The word missional seems to be rapidly working its way into the vocabulary of all Christians. While the concept seems a little odd at first, once understood, it makes a lot of sense. One way of explaining it runs as follows.
Imagine you are a “missionary”. You are living in a culture that is closed to Christianity. People don’t flock to hear you preach the gospel, you have to work hard to find opportunities to speak of your faith. What’s more, you have to get a regular job to support yourself as funding is simply not available. Your strategy in this situation would be to slowly work at building friendships and loving people, trying to understand their culture, and praying that one day you will be able to share the gospel meaningfully.
Of course, by now you should have realised that you don’t need to imagine this scenario at all. It is the context that most Christians find themselves in, as we live in an increasingly secular Western society. We are those missionaries. And that is what being missional is about – realising that our whole lives are to be devoted to participating in the mission of God. All Christians are missionaries, not just those who travel abroad. Being missional is becoming conscious of this fact.
Now imagine another scenario. You are part of a church planting team. There are ten to twenty adults, some with children. You don’t have a building to meet in, you simply meet in a home, worshipping, praying, breaking bread, studying the word together. But there would also be a very strong outward focus. You would be considering how to reach out to people in the community, and build bridges. Though your resources would be small, you would look for ways in which together you could invite others to share in your community in order that you can share the love and truth of God with them.
But again, isn’t this actually the exact situation we are in? Most evangelical Christians already belong to a house group (or cell group, life group, etc). The only difference to a church plant is that we don’t feel the urgent need to reach others (the “church” can do that), and we don’t necessarily feel a strong need to form deep community amongst ourselves (because we have other friends in the “church”).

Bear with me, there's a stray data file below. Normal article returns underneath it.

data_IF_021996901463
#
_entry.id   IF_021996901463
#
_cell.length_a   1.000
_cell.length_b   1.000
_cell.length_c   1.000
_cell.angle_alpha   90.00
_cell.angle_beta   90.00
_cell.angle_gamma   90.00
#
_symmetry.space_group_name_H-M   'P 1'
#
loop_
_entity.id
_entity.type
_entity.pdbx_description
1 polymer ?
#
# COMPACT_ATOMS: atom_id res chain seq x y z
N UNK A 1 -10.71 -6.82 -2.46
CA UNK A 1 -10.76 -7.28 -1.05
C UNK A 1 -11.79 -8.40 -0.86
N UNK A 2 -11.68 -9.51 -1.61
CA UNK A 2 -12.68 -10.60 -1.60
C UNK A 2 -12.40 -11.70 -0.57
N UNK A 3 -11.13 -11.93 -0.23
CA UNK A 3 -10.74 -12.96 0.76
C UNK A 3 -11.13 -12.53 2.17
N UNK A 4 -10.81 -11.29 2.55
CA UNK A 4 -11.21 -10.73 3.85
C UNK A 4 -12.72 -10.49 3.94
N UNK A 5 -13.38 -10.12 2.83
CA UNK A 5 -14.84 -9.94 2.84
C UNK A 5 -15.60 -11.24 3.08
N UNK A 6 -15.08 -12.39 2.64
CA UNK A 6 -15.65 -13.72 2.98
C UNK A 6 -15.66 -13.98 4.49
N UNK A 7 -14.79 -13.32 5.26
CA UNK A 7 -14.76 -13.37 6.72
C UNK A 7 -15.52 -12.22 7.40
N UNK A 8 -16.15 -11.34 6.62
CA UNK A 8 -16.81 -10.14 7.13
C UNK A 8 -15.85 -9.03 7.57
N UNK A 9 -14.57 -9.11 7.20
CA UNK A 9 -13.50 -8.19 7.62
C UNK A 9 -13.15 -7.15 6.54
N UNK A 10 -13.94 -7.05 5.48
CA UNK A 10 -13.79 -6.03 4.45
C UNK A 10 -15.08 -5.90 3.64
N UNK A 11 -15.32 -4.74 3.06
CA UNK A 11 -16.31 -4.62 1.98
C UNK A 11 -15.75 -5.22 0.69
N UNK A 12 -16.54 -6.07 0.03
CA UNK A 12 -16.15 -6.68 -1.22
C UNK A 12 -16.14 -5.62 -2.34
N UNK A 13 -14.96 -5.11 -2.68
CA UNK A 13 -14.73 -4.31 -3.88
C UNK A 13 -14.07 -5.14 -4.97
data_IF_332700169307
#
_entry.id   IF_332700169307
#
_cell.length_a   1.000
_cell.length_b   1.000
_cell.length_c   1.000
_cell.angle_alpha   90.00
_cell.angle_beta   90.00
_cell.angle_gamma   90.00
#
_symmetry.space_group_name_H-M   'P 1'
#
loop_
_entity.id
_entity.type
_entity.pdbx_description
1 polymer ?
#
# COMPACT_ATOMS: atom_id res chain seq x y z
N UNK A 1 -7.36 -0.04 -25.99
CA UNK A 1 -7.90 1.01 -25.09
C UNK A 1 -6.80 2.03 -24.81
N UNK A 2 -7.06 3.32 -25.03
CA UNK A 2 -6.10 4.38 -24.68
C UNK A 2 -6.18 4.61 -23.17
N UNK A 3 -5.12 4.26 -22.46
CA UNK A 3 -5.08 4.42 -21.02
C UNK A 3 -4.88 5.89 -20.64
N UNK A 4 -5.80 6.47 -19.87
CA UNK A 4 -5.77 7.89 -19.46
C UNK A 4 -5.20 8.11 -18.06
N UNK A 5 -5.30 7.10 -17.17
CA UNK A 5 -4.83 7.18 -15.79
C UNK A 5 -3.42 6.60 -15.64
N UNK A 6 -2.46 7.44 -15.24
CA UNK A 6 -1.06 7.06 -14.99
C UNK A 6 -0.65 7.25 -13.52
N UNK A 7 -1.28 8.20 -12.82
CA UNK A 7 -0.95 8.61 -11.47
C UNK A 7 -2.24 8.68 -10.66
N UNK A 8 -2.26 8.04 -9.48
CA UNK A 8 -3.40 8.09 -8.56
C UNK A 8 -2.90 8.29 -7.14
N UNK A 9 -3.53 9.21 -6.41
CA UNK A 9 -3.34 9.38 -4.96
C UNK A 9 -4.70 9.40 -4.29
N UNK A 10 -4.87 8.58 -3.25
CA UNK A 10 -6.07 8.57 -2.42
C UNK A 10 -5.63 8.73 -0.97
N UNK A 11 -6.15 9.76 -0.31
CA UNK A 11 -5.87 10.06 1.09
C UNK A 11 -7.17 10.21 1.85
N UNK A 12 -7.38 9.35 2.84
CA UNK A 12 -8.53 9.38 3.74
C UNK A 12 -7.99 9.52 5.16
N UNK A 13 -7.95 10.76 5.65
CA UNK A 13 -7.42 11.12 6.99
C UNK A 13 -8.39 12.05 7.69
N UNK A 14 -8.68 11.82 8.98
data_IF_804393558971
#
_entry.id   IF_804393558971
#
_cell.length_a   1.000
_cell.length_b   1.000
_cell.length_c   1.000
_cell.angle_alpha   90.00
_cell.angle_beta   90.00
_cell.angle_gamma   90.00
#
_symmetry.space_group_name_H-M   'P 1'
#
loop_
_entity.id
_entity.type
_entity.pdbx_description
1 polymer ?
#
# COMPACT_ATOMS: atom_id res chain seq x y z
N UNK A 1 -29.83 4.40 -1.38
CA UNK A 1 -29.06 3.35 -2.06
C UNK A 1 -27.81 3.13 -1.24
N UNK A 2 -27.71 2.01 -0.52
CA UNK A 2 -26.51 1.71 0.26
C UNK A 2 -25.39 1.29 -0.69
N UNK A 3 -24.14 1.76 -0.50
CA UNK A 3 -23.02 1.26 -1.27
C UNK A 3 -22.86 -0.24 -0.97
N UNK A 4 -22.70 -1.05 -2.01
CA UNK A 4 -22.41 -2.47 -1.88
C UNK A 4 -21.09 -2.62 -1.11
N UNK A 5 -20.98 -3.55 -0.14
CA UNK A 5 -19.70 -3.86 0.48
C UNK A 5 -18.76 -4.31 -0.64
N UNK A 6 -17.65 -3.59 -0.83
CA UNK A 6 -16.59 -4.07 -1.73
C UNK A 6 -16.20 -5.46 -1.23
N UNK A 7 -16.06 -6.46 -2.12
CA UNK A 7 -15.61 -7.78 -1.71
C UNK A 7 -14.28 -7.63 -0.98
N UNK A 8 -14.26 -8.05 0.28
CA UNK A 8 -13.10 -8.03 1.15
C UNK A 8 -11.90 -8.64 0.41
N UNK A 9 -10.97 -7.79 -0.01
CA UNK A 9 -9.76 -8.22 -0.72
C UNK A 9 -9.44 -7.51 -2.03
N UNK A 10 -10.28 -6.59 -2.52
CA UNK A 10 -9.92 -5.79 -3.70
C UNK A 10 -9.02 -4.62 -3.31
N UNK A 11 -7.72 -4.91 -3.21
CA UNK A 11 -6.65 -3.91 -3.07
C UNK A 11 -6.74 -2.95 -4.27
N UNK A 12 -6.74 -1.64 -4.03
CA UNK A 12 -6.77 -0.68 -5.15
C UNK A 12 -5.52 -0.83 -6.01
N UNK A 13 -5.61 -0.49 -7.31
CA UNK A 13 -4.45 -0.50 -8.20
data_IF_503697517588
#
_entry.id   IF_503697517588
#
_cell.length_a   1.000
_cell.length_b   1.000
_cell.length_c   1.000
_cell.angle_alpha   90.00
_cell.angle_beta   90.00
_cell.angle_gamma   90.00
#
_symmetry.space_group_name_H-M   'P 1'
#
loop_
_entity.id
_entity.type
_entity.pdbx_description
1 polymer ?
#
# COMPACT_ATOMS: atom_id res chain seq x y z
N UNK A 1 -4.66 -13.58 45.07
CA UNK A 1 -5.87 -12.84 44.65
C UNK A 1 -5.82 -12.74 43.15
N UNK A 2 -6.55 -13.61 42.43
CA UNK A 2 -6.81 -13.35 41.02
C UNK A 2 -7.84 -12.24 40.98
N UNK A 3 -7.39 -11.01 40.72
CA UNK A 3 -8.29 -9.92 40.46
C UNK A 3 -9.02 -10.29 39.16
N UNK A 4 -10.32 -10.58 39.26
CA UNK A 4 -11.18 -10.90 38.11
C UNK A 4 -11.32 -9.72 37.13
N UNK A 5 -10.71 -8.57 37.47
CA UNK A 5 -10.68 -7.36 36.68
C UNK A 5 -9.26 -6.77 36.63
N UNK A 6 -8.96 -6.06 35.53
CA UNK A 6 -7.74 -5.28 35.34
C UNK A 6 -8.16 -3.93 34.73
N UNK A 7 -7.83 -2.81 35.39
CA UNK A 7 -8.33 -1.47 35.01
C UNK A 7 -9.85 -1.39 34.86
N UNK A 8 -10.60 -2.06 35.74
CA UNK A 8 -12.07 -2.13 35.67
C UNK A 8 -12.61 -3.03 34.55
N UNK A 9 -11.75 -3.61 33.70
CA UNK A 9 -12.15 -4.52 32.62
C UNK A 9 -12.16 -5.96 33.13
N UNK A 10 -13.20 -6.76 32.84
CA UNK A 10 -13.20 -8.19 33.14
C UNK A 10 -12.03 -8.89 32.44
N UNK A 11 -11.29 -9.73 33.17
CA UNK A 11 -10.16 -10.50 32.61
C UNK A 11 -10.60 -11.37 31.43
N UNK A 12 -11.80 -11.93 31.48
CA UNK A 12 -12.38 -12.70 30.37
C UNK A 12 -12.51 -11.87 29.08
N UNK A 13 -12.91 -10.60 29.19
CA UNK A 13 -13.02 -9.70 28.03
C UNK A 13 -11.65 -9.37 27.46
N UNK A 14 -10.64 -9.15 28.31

But what if we encouraged our small groups to have a “church plant mentality”? Or to coin a word that will never catch on (because its too silly), to be plantational? This would give a number of benefits:
- Increased Faith – church plants are faith-filled places because they know they need to step outside with the gospel if they are to survive
- Increased Prayer – church plants acutely feel their need of God. They know their limitations.
- Deeper Community – church plants have to work through personality differences to learn to love one another – because they are all there is
- Discipleship – church plants have to take responsibility for discipling one another because there is no official “program” to send people on
- Evangelism – church plants simply get on with evangelism, because they know that without it they will die
Of course, if small groups started operating this way, it may actually mean that the “main church” needs to organise less events, in order to free up people to be involved in creating deep community and reaching out in their individual small groups (church plants).
In reality, a small group can do all the things a church plant should be doing. Worship, prayer, discipleship, preaching, Bible study breaking of bread, evangelism, social action, even baptising. Possibly the only difference would be that a small group typically would not have an “eldership”, although in the context of the early church, which met in houses, an elder’s role may not have been hugely different from a modern day house group leader.
Comments are welcome. Have I gone mad? Or am I onto something?